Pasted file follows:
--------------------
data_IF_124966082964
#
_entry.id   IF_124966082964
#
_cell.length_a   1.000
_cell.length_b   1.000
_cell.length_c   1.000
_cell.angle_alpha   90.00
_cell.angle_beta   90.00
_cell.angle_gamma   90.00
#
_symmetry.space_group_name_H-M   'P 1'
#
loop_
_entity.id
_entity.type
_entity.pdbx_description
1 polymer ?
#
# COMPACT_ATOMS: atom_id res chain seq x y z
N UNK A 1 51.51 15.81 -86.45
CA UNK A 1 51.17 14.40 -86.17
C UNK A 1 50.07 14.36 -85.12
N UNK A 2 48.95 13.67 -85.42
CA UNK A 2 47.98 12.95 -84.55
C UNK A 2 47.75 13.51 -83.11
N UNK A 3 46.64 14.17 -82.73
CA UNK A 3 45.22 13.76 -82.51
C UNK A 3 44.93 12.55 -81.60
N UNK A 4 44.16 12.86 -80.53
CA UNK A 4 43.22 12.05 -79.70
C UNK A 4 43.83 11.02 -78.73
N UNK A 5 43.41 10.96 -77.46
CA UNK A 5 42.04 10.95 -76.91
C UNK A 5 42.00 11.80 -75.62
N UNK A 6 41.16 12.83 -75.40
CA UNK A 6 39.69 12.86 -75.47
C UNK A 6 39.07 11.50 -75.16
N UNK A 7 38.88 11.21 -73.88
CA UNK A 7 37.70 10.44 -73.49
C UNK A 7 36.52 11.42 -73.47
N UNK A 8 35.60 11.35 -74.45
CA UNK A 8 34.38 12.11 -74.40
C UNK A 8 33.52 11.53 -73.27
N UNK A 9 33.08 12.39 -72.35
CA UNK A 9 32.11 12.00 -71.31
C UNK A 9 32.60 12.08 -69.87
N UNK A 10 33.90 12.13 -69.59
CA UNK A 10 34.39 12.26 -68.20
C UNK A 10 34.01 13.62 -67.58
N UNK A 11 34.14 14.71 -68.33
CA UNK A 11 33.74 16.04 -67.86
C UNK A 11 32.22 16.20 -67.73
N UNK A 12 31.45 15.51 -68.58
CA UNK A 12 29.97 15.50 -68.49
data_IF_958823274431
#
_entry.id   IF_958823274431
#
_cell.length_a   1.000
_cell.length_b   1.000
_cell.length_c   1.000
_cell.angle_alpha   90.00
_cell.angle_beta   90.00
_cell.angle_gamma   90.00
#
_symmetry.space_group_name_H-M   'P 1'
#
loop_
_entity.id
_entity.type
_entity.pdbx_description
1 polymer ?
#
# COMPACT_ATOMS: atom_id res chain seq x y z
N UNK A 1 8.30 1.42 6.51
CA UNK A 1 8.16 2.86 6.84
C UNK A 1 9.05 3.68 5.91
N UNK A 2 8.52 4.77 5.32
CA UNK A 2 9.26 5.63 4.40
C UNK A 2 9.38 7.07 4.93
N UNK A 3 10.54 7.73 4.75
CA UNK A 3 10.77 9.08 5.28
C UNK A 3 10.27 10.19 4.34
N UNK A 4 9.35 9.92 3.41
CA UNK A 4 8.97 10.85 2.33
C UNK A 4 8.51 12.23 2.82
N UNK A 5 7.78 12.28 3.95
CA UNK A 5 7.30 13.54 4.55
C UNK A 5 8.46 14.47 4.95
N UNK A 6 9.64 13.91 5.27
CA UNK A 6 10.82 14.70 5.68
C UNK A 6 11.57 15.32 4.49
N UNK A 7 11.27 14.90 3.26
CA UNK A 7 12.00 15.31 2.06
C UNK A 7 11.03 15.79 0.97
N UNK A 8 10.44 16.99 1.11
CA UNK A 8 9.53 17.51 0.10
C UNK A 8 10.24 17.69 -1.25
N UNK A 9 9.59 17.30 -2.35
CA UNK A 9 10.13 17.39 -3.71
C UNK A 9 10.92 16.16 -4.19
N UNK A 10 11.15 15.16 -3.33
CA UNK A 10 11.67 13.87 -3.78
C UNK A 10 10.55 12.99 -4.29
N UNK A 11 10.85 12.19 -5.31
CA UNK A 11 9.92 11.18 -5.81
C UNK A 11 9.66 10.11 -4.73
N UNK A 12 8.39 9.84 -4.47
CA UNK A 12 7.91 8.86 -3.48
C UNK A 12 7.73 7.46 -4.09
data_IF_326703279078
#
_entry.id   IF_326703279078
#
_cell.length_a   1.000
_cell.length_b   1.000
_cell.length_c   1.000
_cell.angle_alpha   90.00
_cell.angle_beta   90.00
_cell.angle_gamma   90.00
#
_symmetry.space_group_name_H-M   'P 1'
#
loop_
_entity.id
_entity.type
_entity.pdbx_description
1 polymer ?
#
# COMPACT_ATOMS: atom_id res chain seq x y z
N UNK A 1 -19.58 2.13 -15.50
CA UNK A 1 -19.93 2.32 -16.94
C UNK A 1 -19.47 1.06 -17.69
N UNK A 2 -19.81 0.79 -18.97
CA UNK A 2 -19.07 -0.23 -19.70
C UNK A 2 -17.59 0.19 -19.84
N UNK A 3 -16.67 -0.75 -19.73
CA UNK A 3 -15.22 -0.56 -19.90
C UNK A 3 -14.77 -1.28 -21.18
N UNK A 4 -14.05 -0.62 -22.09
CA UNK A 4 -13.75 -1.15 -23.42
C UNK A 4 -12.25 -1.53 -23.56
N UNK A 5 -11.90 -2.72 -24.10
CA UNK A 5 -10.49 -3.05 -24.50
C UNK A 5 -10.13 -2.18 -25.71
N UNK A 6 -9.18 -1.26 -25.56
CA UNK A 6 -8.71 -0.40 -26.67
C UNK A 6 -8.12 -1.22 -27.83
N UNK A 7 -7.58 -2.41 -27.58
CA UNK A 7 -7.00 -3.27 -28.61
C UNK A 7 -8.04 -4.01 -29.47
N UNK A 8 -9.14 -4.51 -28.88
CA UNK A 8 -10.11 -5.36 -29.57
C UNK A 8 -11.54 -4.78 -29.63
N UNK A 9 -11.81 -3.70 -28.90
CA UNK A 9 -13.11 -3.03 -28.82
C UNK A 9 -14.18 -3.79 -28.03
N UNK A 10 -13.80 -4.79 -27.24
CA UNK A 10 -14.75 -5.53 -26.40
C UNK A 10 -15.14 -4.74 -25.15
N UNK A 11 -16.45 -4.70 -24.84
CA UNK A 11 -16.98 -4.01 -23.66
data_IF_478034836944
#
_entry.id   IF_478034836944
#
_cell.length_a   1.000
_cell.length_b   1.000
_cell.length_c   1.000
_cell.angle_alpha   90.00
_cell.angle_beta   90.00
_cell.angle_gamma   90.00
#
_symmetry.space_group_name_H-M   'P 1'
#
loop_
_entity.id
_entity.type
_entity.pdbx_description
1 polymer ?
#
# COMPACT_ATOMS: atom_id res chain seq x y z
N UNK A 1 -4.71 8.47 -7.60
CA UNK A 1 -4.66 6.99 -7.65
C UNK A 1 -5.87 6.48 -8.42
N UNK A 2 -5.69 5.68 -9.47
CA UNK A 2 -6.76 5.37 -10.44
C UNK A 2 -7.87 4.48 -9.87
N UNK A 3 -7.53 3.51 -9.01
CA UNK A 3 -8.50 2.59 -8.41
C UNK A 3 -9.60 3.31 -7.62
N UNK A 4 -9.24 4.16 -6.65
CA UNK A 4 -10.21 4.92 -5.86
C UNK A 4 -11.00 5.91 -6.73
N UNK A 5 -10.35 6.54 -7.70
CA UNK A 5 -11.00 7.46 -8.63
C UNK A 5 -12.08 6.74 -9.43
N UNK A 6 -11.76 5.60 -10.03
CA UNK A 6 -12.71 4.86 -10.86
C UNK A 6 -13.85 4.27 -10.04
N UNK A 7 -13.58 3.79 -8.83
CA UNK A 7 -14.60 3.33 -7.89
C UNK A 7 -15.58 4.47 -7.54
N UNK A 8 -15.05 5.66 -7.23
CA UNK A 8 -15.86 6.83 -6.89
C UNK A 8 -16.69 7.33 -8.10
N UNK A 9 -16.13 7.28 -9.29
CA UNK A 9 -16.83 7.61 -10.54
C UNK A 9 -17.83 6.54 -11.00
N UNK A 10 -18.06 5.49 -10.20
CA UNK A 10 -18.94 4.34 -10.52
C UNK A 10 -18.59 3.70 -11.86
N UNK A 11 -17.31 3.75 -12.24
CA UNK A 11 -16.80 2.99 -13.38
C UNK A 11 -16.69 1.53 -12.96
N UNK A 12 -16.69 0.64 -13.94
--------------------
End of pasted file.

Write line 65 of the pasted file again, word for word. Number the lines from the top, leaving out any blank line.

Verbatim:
_cell.angle_gamma   90.00